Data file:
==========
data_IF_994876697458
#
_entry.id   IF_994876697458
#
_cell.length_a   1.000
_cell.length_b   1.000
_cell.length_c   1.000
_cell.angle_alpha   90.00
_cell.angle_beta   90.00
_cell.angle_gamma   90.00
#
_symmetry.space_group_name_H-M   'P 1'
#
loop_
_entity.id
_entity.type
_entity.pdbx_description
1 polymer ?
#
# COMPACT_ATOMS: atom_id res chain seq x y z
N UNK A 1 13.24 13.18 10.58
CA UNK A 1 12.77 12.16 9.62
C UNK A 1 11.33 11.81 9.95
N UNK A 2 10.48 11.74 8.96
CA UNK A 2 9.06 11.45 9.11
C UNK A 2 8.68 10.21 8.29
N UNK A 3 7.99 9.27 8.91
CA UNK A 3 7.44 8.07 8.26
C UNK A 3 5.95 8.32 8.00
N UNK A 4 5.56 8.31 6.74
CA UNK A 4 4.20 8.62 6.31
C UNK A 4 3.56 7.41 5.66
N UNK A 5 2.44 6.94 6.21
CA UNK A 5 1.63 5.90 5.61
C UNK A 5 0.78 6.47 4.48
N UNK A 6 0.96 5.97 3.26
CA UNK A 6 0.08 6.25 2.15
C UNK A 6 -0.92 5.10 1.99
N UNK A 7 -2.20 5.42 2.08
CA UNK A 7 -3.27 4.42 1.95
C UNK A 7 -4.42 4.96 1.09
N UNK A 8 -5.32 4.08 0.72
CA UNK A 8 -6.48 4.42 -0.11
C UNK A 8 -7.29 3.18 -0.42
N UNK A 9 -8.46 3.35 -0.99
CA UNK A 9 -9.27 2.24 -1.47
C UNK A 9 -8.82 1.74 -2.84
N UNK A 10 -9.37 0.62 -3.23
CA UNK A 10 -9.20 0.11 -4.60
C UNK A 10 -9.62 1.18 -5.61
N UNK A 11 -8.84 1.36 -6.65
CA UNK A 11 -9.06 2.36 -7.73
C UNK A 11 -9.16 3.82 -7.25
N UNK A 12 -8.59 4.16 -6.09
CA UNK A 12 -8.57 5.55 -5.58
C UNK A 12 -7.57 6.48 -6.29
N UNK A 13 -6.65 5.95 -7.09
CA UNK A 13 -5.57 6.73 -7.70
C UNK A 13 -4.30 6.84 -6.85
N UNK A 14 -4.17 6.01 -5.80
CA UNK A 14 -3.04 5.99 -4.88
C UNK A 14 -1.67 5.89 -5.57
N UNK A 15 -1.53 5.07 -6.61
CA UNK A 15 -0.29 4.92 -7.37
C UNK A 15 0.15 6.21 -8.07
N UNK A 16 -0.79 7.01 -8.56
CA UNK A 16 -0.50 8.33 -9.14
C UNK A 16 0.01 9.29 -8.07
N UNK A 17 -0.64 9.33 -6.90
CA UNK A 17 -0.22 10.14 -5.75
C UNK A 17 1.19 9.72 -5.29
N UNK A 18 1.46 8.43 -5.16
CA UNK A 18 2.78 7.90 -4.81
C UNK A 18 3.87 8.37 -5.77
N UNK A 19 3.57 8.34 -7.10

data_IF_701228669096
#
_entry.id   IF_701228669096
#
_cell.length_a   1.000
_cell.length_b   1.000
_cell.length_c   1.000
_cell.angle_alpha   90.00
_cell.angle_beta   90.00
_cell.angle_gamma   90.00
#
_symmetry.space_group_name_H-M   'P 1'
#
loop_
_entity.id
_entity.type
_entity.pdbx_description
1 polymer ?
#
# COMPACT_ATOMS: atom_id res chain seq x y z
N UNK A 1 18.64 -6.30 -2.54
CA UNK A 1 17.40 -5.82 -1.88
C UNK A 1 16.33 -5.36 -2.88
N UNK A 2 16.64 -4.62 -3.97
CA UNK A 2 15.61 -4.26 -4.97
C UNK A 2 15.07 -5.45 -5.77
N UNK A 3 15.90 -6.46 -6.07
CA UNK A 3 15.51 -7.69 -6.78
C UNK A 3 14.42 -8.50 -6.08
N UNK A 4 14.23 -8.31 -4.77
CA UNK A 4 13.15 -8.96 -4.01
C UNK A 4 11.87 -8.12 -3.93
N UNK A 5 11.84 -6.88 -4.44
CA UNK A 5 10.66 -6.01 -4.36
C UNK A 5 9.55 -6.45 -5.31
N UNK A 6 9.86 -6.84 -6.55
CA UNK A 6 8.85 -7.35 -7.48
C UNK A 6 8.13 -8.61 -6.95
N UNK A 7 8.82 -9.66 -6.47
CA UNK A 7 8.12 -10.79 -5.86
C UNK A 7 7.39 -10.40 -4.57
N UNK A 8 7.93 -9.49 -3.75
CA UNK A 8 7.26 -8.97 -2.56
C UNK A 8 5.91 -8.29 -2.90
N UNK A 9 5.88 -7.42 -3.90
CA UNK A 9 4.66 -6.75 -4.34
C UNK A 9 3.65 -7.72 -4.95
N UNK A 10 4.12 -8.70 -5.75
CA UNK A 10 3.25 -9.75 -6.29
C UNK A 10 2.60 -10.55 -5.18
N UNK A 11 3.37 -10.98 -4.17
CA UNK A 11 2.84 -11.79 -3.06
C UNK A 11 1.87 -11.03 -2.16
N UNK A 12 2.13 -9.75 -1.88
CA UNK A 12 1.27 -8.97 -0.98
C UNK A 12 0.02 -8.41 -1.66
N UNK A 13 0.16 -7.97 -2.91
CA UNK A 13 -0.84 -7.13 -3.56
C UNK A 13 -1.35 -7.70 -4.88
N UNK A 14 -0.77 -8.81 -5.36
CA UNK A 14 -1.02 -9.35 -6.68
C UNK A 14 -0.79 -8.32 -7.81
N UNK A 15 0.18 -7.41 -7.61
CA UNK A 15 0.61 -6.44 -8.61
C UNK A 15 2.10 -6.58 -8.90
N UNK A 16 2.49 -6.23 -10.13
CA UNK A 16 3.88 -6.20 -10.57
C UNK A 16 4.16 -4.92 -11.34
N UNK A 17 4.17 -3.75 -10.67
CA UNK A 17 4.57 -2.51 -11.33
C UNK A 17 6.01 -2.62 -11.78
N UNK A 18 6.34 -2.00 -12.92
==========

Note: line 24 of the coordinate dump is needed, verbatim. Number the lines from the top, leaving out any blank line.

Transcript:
N UNK A 2 10.48 11.74 8.96